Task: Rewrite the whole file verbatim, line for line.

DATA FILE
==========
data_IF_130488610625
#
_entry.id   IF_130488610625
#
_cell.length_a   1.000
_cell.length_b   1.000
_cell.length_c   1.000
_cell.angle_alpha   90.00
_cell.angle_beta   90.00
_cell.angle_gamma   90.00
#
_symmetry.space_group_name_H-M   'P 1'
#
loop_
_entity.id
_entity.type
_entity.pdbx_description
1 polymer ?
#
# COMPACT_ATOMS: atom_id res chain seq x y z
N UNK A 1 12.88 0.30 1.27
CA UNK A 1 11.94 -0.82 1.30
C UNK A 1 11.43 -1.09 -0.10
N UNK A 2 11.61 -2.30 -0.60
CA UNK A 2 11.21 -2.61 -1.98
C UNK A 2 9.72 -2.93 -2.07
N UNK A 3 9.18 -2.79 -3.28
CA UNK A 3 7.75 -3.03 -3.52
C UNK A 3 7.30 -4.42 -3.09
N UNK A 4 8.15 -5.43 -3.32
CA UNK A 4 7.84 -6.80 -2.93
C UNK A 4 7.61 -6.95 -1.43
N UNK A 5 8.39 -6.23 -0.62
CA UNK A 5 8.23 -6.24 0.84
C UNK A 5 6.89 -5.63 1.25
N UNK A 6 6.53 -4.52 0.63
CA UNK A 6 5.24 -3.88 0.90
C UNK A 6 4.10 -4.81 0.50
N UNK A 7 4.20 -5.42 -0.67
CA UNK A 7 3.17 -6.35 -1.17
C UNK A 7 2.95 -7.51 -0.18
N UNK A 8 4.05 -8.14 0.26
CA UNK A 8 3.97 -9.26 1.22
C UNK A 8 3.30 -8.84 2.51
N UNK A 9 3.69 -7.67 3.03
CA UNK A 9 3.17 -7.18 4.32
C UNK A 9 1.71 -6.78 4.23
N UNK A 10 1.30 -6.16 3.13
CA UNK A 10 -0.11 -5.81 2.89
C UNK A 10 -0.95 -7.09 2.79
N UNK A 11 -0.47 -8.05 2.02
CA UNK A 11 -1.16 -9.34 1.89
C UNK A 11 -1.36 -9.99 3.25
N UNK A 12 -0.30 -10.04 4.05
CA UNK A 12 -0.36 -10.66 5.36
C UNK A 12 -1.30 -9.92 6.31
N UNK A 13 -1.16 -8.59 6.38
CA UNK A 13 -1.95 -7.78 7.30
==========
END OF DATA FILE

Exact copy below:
data_IF_130488610625
#
_entry.id   IF_130488610625
#
_cell.length_a   1.000
_cell.length_b   1.000
_cell.length_c   1.000
_cell.angle_alpha   90.00
_cell.angle_beta   90.00
_cell.angle_gamma   90.00
#
_symmetry.space_group_name_H-M   'P 1'
#
loop_
_entity.id
_entity.type
_entity.pdbx_description
1 polymer ?
#
# COMPACT_ATOMS: atom_id res chain seq x y z
N UNK A 1 12.88 0.30 1.27
CA UNK A 1 11.94 -0.82 1.30
C UNK A 1 11.43 -1.09 -0.10
N UNK A 2 11.61 -2.30 -0.60
CA UNK A 2 11.21 -2.61 -1.98
C UNK A 2 9.72 -2.93 -2.07
N UNK A 3 9.18 -2.79 -3.28
CA UNK A 3 7.75 -3.03 -3.52
C UNK A 3 7.30 -4.42 -3.09
N UNK A 4 8.15 -5.43 -3.32
CA UNK A 4 7.84 -6.80 -2.93
C UNK A 4 7.61 -6.95 -1.43
N UNK A 5 8.39 -6.23 -0.62
CA UNK A 5 8.23 -6.24 0.84
C UNK A 5 6.89 -5.63 1.25
N UNK A 6 6.53 -4.52 0.63
CA UNK A 6 5.24 -3.88 0.90
C UNK A 6 4.10 -4.81 0.50
N UNK A 7 4.20 -5.42 -0.67
CA UNK A 7 3.17 -6.35 -1.17
C UNK A 7 2.95 -7.51 -0.18
N UNK A 8 4.05 -8.14 0.26
CA UNK A 8 3.97 -9.26 1.22
C UNK A 8 3.30 -8.84 2.51
N UNK A 9 3.69 -7.67 3.03
CA UNK A 9 3.17 -7.18 4.32
C UNK A 9 1.71 -6.78 4.23
N UNK A 10 1.30 -6.16 3.13
CA UNK A 10 -0.11 -5.81 2.89
C UNK A 10 -0.95 -7.09 2.79
N UNK A 11 -0.47 -8.05 2.02
CA UNK A 11 -1.16 -9.34 1.89
C UNK A 11 -1.36 -9.99 3.25
N UNK A 12 -0.30 -10.04 4.05
CA UNK A 12 -0.36 -10.66 5.36
C UNK A 12 -1.30 -9.92 6.31
N UNK A 13 -1.16 -8.59 6.38
CA UNK A 13 -1.95 -7.78 7.30